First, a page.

Federal Reserve Chair Jerome Powell
The US Federal Reserve, chaired by Jay Powell, this week increased its forecast for the rate at which the US economy would expand this year from 6.5% to 7% © Joshua Roberts/Reuters

When one type of macro financial risk occupies the attention of investors, it does leave them at the mercy of being blindsided by something else.

A stubbornly higher pace of inflation and much higher interest rates are widely seen as a likely legacy of the enormous stimulus by central banks and governments in response to the pandemic.

But what if the outcome turns out to be a less discussed and very undesirable scenario — a less impressive recovery once pandemic stimulus fades that leaves a burden of debt hanging like a deadweight on the economy?

This scenario no doubt strikes some as remote given the scale of the rebound in economic activity unfolding at the moment. The actions of governments and central banks in the past 15 months have spurred expectations of a sustained global economic recovery and a decisive shift upwards from the modest expansion that typified the decade before.

Indeed, this week the US Federal Reserve upped its forecast from 6.5 to 7 per cent for the rate at which the US economy would expand in 2021 and maintained a solid growth rate estimate above 3 per cent for 2022. In the wake of the financial crisis, the US economy failed to match this pace of expansion before the pandemic erupted.

Little wonder that there was a shift in tone by the Fed at its policy meeting on Wednesday. It signalled the “lift off” from near zero overnight interest rates will now begin in 2023, instead of 2024. Details of a reduction, or tapering, in the Fed’s current $120bn of monthly bond purchases that it uses to keep rates low should arrive in the next few months and most likely start early next year.

The recognition that strong expectations for the economy will require less monetary medicine beyond this year has stirred financial markets. In truth, the latest Fed shift is a belated recognition of what many investors believe is the base case for markets and the economy in the next few years.

The latest monthly survey of fund managers by the Bank of America noted investors are “bullishly positioned for permanent growth, transitory inflation and a peaceful Fed taper”. The survey also showed a preference for financial assets that are boosted by a higher and sustained pace of economic growth, including commodities, energy, industrial and financial companies.

Missing from this bullish growth checklist though are steadily rising long-dated US interest rates, an important indicator of a healthy and sustainable recovery. Normally, if there are strong long-term growth expectations and the prospect of a more sustainable inflationary environment, 10-year and 30-year bond yields would be trending upwards.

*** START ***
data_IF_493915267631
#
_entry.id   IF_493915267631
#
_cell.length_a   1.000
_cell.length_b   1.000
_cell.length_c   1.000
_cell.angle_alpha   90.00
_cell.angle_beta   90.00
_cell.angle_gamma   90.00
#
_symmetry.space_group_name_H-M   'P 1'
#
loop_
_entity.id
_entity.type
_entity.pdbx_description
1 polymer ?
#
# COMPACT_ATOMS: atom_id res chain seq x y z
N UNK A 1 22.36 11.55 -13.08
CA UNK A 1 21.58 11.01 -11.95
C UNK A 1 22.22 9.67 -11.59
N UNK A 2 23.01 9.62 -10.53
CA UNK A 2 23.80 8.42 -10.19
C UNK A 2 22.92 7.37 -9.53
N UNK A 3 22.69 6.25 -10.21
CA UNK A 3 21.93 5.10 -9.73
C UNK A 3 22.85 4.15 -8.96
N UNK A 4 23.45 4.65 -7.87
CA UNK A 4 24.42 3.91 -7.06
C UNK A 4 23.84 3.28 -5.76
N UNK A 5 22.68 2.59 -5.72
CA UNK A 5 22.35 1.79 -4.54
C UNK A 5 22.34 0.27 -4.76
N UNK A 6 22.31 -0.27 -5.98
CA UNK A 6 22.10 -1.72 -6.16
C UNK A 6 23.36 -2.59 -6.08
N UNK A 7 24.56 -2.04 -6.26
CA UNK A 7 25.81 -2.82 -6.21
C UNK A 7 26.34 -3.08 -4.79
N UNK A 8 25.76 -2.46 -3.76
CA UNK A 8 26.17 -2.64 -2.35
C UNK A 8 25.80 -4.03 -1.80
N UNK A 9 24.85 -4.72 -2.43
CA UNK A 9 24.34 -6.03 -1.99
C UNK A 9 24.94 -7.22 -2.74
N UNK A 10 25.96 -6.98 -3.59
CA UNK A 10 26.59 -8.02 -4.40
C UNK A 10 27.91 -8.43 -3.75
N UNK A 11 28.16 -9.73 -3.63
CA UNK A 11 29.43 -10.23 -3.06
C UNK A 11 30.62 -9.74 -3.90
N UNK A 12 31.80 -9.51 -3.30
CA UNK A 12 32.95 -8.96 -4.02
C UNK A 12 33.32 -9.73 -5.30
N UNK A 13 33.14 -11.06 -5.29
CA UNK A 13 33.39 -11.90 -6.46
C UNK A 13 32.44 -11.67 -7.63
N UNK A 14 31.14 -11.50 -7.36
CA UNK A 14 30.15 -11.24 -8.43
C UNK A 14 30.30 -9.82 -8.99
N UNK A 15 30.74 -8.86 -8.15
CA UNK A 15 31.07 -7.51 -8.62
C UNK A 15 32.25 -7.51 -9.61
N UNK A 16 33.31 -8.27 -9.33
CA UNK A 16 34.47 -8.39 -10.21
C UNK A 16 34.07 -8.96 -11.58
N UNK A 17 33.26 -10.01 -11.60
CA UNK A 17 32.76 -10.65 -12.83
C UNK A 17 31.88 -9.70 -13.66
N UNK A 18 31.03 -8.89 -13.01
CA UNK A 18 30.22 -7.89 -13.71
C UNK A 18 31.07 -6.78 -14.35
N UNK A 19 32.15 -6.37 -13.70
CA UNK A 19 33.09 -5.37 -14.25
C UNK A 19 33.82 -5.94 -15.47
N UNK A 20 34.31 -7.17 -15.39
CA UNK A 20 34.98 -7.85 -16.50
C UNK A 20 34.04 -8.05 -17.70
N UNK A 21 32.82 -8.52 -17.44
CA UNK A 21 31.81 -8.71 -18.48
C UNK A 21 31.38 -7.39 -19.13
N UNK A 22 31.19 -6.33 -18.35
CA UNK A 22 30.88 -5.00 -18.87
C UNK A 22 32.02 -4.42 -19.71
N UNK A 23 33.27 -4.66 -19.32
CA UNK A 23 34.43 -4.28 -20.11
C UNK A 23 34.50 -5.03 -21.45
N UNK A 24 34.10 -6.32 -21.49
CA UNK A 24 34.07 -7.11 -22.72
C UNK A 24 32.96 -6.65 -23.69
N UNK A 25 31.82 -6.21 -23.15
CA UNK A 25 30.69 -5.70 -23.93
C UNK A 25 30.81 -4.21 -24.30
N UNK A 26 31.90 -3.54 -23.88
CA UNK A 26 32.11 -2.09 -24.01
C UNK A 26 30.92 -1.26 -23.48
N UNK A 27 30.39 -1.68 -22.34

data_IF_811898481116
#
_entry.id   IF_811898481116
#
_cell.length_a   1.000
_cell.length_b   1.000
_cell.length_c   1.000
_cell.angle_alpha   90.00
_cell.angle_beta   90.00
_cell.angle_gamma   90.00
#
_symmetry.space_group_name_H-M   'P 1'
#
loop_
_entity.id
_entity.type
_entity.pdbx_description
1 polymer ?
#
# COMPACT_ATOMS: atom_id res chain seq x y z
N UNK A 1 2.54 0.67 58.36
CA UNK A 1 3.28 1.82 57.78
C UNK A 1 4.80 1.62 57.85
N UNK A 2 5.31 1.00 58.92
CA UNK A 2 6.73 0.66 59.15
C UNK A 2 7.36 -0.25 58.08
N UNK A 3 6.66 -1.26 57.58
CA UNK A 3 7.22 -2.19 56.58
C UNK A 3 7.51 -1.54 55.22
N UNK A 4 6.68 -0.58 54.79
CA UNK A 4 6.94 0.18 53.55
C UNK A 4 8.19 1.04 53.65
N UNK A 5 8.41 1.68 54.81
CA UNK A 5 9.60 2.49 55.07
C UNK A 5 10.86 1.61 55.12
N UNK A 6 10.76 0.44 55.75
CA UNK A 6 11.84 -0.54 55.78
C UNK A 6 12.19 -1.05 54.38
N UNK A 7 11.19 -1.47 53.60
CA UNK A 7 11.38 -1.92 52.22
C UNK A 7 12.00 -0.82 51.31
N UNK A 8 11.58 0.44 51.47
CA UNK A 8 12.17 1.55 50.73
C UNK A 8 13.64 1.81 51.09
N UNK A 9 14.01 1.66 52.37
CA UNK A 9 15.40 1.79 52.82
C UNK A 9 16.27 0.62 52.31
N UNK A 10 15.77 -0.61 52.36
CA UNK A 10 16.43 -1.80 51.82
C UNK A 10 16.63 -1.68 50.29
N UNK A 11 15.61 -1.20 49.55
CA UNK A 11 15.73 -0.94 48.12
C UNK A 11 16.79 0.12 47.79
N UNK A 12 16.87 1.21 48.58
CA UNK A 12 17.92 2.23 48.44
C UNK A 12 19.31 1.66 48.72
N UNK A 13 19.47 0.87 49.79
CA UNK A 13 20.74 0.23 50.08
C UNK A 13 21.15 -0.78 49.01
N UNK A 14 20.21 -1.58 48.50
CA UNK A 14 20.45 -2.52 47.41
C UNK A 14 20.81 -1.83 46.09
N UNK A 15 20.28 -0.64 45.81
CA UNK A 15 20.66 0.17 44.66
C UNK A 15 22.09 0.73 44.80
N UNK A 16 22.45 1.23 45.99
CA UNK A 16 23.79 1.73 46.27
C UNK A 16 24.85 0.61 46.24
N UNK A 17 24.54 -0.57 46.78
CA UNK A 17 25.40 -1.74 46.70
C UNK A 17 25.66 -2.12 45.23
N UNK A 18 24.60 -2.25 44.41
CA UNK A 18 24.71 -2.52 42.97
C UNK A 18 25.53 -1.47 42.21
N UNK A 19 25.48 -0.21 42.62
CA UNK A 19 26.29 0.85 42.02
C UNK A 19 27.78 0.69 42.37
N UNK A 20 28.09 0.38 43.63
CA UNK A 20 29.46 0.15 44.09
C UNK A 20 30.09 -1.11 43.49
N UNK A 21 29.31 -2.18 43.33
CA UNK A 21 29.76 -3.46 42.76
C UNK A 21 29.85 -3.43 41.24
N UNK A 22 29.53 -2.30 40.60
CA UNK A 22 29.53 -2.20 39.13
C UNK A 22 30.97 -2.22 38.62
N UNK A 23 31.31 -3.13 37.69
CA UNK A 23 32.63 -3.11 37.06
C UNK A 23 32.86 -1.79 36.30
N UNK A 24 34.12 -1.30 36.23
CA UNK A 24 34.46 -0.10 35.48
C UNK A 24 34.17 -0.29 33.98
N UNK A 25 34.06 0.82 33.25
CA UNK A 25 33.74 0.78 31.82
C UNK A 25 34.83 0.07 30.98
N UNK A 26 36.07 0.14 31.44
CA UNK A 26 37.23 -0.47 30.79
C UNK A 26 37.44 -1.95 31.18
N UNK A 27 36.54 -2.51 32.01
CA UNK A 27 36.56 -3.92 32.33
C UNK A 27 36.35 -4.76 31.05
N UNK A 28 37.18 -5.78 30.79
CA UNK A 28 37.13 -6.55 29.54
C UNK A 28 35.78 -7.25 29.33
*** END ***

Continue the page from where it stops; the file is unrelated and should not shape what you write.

Instead, these important interest rate barometers peaked for the year in late March. This could be because of expectations of continued bond buying by the Fed. And it might reflect the sheer weight of money looking to be deployed, particularly from pension funds seeking to lock in returns.

But it also suggests that some investors might have not have quite as rosy a view of the longer-term outlook as the BofA survey suggests.

There are reasons for this. Recent employment data has highlighted a bumpy process of hiring. If that turns into evidence of a “jobless recovery” in the coming months, we might face a far longer process of healing after the pandemic.

And working against hopes of a strong recovery is a pullback in fiscal spending next year. Northern Trust has forecast a steady recovery and transitory inflation pressures as its “base-case scenario” for the US economy. However, it does now anticipate a risk to growth.

After fiscal stimulus represented 10.5 per cent and 11.5 per cent of the economy in 2020 and 2021 respectively, this boost is seen easing to just 2.3 per cent in 2022, says Jim McDonald, chief investment strategist and co-portfolio manager of Northern Trust’s global tactical asset allocation fund. 

“While there is sufficient reason to believe the private sector will pick up the baton from government spending next year, it is a big hurdle,” he says.

Companies face the likelihood of rising wages and taxes at a time when they are dealing with a higher debt load built up over the pandemic. This debt burden, along with increased government borrowing, also offers another interpretation of why longer-dated yields are not rising.

Some analysts suggest it means the Fed will only have a limited capacity to lift interest rates. A sharp increase could trigger a major confidence shock via a severe decline in the stock market and a wave of downgrades for companies with indebted balance sheets.

“The profitability of companies is dependent on low rates and this will restrict the rise in bond yields and also limit the ability of the Fed to tighten policy,” said Thomas Costerg, senior US economist at Pictet Wealth Management.

The prospect of a growth scare is very much a contrarian view at this stage of the recovery, but it is one investors should take note of.


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